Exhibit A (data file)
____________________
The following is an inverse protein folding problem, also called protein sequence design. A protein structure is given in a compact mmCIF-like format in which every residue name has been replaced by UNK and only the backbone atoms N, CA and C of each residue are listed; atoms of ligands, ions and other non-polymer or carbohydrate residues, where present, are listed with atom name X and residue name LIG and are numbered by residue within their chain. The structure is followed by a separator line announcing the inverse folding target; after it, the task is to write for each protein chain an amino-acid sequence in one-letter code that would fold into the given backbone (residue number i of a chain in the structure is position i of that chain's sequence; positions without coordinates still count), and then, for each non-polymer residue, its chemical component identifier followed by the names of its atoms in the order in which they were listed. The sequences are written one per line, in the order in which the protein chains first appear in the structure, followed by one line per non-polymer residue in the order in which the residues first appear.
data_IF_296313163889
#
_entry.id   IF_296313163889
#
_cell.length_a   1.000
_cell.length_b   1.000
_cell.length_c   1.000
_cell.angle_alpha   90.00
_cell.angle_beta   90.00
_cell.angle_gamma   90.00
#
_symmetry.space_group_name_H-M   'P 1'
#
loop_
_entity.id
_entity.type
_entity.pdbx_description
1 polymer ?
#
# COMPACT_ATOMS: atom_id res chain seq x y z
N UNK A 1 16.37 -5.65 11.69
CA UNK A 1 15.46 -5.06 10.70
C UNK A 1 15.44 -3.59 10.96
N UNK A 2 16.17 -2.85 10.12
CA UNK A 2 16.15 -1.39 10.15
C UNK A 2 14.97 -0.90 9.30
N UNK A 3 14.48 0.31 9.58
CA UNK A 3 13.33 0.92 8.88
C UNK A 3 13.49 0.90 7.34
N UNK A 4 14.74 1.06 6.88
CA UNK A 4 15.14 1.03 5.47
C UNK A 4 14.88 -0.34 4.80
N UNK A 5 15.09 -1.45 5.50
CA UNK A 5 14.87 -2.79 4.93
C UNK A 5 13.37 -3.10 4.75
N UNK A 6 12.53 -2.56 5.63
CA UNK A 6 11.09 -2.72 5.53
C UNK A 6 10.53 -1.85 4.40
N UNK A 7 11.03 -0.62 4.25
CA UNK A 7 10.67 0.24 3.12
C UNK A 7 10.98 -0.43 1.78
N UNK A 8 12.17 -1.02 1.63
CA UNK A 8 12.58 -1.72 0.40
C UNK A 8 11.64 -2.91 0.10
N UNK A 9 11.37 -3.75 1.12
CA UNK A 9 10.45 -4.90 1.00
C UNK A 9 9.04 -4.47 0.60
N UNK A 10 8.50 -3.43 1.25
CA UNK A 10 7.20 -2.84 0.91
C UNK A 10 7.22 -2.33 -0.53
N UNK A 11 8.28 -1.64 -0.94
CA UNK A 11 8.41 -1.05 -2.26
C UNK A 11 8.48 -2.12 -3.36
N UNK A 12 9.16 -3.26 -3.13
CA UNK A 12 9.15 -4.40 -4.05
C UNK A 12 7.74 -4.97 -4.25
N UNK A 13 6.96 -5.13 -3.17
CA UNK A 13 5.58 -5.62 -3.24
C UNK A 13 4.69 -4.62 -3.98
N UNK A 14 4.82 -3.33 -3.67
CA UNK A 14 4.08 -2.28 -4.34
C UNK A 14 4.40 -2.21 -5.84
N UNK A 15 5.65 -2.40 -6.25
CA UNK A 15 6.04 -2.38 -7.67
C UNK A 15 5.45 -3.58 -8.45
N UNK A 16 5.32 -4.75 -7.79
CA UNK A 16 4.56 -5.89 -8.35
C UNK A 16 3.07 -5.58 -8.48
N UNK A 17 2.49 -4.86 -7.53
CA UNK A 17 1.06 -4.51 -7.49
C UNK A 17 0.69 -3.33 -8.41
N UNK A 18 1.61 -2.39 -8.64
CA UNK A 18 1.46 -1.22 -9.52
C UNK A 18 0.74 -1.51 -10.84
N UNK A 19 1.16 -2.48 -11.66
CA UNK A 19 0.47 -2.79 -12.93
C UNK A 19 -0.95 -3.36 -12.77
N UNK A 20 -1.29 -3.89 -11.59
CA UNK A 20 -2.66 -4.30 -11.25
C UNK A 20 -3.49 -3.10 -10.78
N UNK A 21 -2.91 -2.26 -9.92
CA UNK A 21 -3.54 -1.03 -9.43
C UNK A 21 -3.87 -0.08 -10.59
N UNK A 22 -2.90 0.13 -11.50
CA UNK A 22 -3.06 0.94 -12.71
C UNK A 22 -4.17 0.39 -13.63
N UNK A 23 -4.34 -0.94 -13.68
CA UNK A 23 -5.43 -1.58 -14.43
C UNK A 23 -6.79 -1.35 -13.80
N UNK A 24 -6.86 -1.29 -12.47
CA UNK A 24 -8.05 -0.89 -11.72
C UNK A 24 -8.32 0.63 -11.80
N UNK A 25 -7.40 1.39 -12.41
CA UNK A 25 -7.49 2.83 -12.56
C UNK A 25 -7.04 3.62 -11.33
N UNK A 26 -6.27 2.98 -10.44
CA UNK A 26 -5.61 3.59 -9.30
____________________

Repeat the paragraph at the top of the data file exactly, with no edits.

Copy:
The following is an inverse protein folding problem, also called protein sequence design. A protein structure is given in a compact mmCIF-like format in which every residue name has been replaced by UNK and only the backbone atoms N, CA and C of each residue are listed; atoms of ligands, ions and other non-polymer or carbohydrate residues, where present, are listed with atom name X and residue name LIG and are numbered by residue within their chain. The structure is followed by a separator line announcing the inverse folding target; after it, the task is to write for each protein chain an amino-acid sequence in one-letter code that would fold into the given backbone (residue number i of a chain in the structure is position i of that chain's sequence; positions without coordinates still count), and then, for each non-polymer residue, its chemical component identifier followed by the names of its atoms in the order in which they were listed. The sequences are written one per line, in the order in which the protein chains first appear in the structure, followed by one line per non-polymer residue in the order in which the residues first appear.